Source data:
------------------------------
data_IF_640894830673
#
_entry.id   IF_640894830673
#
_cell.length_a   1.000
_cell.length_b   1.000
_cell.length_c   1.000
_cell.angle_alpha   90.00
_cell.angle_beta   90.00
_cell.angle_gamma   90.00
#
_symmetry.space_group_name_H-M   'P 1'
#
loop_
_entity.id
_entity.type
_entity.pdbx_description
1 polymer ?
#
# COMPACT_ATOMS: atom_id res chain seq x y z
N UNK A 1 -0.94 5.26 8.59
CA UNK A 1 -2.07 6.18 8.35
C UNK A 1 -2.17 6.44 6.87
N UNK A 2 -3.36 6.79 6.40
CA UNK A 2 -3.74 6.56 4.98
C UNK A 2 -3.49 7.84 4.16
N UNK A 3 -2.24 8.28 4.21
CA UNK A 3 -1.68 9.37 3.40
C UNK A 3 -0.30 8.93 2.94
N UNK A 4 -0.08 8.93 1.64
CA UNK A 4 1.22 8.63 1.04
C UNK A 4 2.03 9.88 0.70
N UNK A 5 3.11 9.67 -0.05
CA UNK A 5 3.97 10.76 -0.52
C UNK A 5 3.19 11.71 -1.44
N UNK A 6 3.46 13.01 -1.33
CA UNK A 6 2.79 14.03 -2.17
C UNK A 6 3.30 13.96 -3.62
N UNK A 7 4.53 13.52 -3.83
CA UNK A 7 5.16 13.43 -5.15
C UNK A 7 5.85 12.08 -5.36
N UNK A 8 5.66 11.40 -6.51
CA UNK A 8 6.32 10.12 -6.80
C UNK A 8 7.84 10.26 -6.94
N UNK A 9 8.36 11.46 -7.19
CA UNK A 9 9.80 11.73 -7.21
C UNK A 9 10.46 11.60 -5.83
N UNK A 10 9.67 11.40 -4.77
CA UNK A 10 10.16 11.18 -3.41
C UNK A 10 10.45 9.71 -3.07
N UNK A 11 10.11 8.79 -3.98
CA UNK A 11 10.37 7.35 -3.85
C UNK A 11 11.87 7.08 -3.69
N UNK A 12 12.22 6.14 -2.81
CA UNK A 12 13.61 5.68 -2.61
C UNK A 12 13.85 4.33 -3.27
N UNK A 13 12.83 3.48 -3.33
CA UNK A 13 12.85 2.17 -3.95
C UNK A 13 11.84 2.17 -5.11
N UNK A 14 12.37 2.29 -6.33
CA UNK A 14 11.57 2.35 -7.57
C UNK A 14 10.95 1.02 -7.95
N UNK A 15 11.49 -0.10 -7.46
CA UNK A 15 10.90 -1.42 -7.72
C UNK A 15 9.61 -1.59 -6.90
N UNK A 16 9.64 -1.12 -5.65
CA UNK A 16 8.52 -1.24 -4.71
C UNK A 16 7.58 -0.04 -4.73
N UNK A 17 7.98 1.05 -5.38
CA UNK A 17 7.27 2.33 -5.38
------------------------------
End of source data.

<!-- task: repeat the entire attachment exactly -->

data_IF_640894830673
#
_entry.id   IF_640894830673
#
_cell.length_a   1.000
_cell.length_b   1.000
_cell.length_c   1.000
_cell.angle_alpha   90.00
_cell.angle_beta   90.00
_cell.angle_gamma   90.00
#
_symmetry.space_group_name_H-M   'P 1'
#
loop_
_entity.id
_entity.type
_entity.pdbx_description
1 polymer ?
#
# COMPACT_ATOMS: atom_id res chain seq x y z
N UNK A 1 -0.94 5.26 8.59
CA UNK A 1 -2.07 6.18 8.35
C UNK A 1 -2.17 6.44 6.87
N UNK A 2 -3.36 6.79 6.40
CA UNK A 2 -3.74 6.56 4.98
C UNK A 2 -3.49 7.84 4.16
N UNK A 3 -2.24 8.28 4.21
CA UNK A 3 -1.68 9.37 3.40
C UNK A 3 -0.30 8.93 2.94
N UNK A 4 -0.08 8.93 1.64
CA UNK A 4 1.22 8.63 1.04
C UNK A 4 2.03 9.88 0.70
N UNK A 5 3.11 9.67 -0.05
CA UNK A 5 3.97 10.76 -0.52
C UNK A 5 3.19 11.71 -1.44
N UNK A 6 3.46 13.01 -1.33
CA UNK A 6 2.79 14.03 -2.17
C UNK A 6 3.30 13.96 -3.62
N UNK A 7 4.53 13.52 -3.83
CA UNK A 7 5.16 13.43 -5.15
C UNK A 7 5.85 12.08 -5.36
N UNK A 8 5.66 11.40 -6.51
CA UNK A 8 6.32 10.12 -6.80
C UNK A 8 7.84 10.26 -6.94
N UNK A 9 8.36 11.46 -7.19
CA UNK A 9 9.80 11.73 -7.21
C UNK A 9 10.46 11.60 -5.83
N UNK A 10 9.67 11.40 -4.77
CA UNK A 10 10.16 11.18 -3.41
C UNK A 10 10.45 9.71 -3.07
N UNK A 11 10.11 8.79 -3.98
CA UNK A 11 10.37 7.35 -3.85
C UNK A 11 11.87 7.08 -3.69
N UNK A 12 12.22 6.14 -2.81
CA UNK A 12 13.61 5.68 -2.61
C UNK A 12 13.85 4.33 -3.27
N UNK A 13 12.83 3.48 -3.33
CA UNK A 13 12.85 2.17 -3.95
C UNK A 13 11.84 2.17 -5.11
N UNK A 14 12.37 2.29 -6.33
CA UNK A 14 11.57 2.35 -7.57
C UNK A 14 10.95 1.02 -7.95
N UNK A 15 11.49 -0.10 -7.46
CA UNK A 15 10.90 -1.42 -7.72
C UNK A 15 9.61 -1.59 -6.90
N UNK A 16 9.64 -1.12 -5.65
CA UNK A 16 8.52 -1.24 -4.71
C UNK A 16 7.58 -0.04 -4.73
N UNK A 17 7.98 1.05 -5.38
CA UNK A 17 7.27 2.33 -5.38